French Renaissance Paleography


Troyes?,[1] 1589­­
“Recueil des Serées.” In Commonplace book of Louis de Marillac
Chicago, DePaul University, SpCR. 809 M336 c1589


This text on the dangers of drinking appears in a commonplace book compiled for Louis de Marillac, a member of the French aristocracy, in the late 16th century.

It has sometimes been thought that the original owner was his more illustrious younger brother, Jean-Louis de Marillac, the Count of Beaumont-le-Roger (also sometimes known as just “Louis”), who was destined to lose his head in 1632 after being implicated in a plot to overthrow Cardinal Richelieu, the chief minister of King Louis XIII. Because it’s such a great story, we’ll tell it here:
To ensure French dominance during the Thirty Years’ War that engulfed central Europe between 1618 and 1648, Richelieu rejected the Franco-Spanish alliance and supported instead a coalition of Protestant powers. Louis XIII stood by his minister, while others – including Louis de Marillac, Marshall of France, and his half-brother Michel, Keeper of the Seals – sided with the Queen Mother, Marie de Medici, in favor of pro-Spanish Catholic zealots. On Richelieu’s orders, Louis was arrested in Savoy in 1632, where he was commander of the French army, on trumped-up charges of misappropriation of funds. A special commission of hand-picked judges, who met in one of Richelieu’s palaces, condemned Louis to death by a narrow vote of thirteen to ten, and he was decapitated in Paris.

However, it is much more likely that the book first belonged to the older Louis de Marillac, who, shortly before his death in 1604, presented it to Louise de Marillac (later to become Saint Louise de Marillac). She was a child at the time. Louis served as guardian to Louise, and she probably was his natural daughter. The binding on the book appears to date from around 1600 and is stamped with the name “Loyse de Marilliac.” It’s not impossible that she could have been the daughter of Jean-Louis, who entrusted her to the guardianship of his older brother, but that seems much less likely, given that she was 40 years old when Jean-Louis died in 1632, and the binding clearly dates from several decades earlier. Louise later co-founded with Vincent de Paul the religious order of the Daughters of Charity, and she, as well as Vincent de Paul, has been canonized as a saint in the Roman Catholic Church.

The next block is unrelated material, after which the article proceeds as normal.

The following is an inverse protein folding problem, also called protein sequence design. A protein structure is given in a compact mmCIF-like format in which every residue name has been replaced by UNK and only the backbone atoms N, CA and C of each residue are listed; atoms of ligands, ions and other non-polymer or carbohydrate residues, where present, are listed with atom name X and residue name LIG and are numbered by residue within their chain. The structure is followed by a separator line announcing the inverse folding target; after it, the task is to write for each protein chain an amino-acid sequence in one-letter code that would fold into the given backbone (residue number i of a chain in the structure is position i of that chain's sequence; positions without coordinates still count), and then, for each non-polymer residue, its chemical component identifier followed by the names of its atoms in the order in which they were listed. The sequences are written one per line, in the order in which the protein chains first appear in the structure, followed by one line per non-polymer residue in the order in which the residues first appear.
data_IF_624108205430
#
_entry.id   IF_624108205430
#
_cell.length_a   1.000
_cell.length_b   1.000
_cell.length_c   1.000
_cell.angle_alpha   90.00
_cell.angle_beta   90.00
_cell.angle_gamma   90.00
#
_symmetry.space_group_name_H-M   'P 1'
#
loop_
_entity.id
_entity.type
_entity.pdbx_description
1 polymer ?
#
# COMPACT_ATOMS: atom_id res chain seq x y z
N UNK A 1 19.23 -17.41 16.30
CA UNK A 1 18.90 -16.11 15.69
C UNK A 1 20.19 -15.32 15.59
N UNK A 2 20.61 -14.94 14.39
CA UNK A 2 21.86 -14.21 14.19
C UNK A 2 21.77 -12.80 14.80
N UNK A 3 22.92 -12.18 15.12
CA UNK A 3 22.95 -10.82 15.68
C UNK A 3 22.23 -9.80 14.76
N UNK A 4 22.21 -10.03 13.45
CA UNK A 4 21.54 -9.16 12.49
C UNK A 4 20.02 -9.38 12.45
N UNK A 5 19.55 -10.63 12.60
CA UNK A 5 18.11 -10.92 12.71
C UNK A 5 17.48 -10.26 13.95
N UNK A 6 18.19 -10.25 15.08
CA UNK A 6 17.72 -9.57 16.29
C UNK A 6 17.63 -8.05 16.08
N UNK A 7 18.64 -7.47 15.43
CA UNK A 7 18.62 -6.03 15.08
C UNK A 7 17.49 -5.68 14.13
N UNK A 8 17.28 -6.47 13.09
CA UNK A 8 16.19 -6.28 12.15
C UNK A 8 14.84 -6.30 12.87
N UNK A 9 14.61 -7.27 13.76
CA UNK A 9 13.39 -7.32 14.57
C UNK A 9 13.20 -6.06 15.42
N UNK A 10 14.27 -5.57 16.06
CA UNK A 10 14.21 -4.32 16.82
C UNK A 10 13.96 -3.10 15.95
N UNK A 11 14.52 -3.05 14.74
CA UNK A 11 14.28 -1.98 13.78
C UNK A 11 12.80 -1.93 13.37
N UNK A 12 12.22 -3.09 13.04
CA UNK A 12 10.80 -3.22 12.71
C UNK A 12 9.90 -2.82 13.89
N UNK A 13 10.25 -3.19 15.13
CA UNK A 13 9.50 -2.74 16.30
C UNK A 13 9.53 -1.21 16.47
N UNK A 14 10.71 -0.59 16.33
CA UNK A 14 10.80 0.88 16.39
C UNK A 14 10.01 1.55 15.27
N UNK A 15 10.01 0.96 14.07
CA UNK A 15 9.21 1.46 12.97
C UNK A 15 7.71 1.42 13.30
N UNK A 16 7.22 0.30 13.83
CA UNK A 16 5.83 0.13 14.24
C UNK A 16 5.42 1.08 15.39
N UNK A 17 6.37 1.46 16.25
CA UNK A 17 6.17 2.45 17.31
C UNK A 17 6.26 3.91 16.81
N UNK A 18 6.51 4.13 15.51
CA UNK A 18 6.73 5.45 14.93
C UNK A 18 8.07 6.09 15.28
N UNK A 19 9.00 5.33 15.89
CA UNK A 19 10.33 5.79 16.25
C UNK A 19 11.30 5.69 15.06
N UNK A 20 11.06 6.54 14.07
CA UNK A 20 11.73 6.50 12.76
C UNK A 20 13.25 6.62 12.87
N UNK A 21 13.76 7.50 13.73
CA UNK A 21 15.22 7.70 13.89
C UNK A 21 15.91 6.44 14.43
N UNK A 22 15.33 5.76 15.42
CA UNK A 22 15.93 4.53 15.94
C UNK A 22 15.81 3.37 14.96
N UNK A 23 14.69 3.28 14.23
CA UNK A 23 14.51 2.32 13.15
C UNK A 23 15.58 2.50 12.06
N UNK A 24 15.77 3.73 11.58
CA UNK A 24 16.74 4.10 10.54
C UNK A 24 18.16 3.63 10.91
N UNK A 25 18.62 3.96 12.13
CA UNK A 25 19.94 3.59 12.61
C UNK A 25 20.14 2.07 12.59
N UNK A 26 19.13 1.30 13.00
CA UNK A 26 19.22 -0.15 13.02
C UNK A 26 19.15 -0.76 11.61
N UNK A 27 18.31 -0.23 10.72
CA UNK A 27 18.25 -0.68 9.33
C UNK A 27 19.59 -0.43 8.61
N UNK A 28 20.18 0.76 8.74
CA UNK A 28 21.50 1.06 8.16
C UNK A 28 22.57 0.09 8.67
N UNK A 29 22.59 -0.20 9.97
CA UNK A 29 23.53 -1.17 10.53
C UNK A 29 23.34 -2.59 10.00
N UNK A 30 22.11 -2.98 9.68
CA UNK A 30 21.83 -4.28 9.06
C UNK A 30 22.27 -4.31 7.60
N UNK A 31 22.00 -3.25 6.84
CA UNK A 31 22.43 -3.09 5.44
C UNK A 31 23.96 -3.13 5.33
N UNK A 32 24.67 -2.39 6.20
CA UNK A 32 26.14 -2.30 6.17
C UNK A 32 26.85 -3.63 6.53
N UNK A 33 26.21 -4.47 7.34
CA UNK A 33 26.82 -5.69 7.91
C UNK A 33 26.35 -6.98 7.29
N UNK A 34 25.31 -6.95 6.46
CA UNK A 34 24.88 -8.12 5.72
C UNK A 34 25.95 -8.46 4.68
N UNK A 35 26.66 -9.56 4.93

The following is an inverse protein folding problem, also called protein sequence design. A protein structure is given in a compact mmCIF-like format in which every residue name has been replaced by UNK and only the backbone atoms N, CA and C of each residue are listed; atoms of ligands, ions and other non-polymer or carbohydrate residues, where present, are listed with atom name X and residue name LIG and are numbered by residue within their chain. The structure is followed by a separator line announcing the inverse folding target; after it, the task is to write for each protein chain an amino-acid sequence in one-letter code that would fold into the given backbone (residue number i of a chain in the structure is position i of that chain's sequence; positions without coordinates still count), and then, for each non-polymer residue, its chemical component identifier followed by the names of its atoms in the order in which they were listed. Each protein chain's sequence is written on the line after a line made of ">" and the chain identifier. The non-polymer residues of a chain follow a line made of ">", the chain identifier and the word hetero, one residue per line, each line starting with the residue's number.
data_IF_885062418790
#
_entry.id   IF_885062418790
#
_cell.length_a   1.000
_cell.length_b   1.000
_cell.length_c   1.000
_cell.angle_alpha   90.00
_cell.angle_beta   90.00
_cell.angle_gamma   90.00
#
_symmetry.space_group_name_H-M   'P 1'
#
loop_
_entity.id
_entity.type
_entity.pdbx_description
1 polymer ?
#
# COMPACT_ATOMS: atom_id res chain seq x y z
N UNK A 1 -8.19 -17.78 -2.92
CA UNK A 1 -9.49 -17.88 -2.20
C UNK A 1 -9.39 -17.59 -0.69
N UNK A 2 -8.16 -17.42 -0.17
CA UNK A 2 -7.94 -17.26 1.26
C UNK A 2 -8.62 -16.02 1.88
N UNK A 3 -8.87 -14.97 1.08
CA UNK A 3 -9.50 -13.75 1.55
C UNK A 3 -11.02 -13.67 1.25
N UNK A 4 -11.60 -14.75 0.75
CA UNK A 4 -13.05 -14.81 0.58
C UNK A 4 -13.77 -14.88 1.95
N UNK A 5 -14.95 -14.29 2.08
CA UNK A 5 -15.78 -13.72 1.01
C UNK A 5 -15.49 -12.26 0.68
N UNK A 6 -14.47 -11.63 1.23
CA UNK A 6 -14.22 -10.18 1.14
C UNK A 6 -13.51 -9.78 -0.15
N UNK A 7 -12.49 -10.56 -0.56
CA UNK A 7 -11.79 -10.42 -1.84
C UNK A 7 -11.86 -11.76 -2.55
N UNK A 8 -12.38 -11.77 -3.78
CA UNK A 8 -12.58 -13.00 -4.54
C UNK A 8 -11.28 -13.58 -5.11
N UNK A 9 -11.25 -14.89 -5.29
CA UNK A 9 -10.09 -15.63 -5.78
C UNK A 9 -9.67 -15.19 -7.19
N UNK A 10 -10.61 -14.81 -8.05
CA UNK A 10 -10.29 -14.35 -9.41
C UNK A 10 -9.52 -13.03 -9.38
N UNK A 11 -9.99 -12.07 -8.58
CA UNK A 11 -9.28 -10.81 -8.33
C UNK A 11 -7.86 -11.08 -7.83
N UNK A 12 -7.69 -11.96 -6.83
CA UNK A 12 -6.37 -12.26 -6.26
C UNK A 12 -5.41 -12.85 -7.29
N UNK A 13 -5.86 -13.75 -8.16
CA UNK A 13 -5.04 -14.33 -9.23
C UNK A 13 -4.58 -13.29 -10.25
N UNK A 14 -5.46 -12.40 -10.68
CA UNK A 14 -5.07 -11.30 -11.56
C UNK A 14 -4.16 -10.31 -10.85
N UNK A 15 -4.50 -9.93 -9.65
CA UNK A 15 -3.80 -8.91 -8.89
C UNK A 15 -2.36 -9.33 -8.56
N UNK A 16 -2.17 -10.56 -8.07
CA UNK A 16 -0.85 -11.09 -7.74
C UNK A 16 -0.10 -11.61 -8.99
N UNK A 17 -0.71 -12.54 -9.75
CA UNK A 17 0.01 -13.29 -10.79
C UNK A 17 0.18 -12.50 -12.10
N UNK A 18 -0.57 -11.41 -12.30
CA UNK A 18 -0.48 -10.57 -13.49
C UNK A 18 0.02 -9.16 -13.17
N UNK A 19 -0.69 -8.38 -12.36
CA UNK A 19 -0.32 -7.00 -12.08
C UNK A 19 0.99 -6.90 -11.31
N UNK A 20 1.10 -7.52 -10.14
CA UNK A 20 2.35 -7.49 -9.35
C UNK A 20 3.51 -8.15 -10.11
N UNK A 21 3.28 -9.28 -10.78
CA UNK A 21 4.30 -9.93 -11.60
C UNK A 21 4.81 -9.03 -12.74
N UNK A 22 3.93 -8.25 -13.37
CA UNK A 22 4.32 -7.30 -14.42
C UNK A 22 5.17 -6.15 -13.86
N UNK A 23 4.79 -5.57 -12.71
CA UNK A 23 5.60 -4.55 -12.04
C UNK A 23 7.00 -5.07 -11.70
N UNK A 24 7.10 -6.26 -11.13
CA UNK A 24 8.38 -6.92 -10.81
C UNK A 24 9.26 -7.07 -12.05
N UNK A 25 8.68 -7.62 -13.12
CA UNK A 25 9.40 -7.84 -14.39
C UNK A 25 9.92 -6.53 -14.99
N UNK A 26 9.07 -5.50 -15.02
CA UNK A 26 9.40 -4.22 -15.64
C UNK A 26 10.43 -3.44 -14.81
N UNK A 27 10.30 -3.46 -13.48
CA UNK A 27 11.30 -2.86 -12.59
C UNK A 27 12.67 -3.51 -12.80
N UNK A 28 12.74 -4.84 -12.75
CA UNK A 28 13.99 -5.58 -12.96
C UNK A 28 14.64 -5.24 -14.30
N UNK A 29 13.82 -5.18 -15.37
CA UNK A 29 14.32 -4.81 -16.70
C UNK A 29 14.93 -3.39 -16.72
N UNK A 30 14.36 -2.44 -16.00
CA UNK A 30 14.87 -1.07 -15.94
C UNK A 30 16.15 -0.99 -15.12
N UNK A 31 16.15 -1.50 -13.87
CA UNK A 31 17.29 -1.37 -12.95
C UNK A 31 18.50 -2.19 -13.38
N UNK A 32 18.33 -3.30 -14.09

The content of the Marillac manuscript is incredibly recursive – a lesson in the art of borrowing and abridging. The manuscript is a commonplace book, a compilation of material quoted and paraphrased from other sources. The section we have reproduced is a compilation of passages taken from various chapters of a popular commonplace book first printed in Paris in 1584, Guillaume Bouchet’s Les Ser__é__es. Bouchet’s volume consists of thirty-six after-dinner dialogues (“soirées,” evening gatherings) which he created by drawing on other commonplace books. André Janier has now published an extensive study of Bouchet and the tradition of these books in France in the later 16th and early 17th century.

Phrases in the Marillac version of Les Ser__é__es are taken from these sections of Bouchet’s book: the author’s introduction (“Discours de l’autheur sur son livre des Serées”); the first “serée,” on the subject of wine; the second “serée,” on water; the third “serée,” on women and girls; the fifth “serée,” on newlyweds; the sixth “serée,” on fish; and the seventh, on dogs.

Compare this document with the Meslanges curieux de litterature et d’histoire/manifest, a commonplace book originally compiled for a woman.


On the literary tradition of the Serées, see André Janier, ”Les Serées” (1584-1597-1598) du libraire-imprimeur Guillaume Bouchet (1514-1594). Paris: Honoré Champion, 2006.
On the historical and political events of Marillac’s day, see: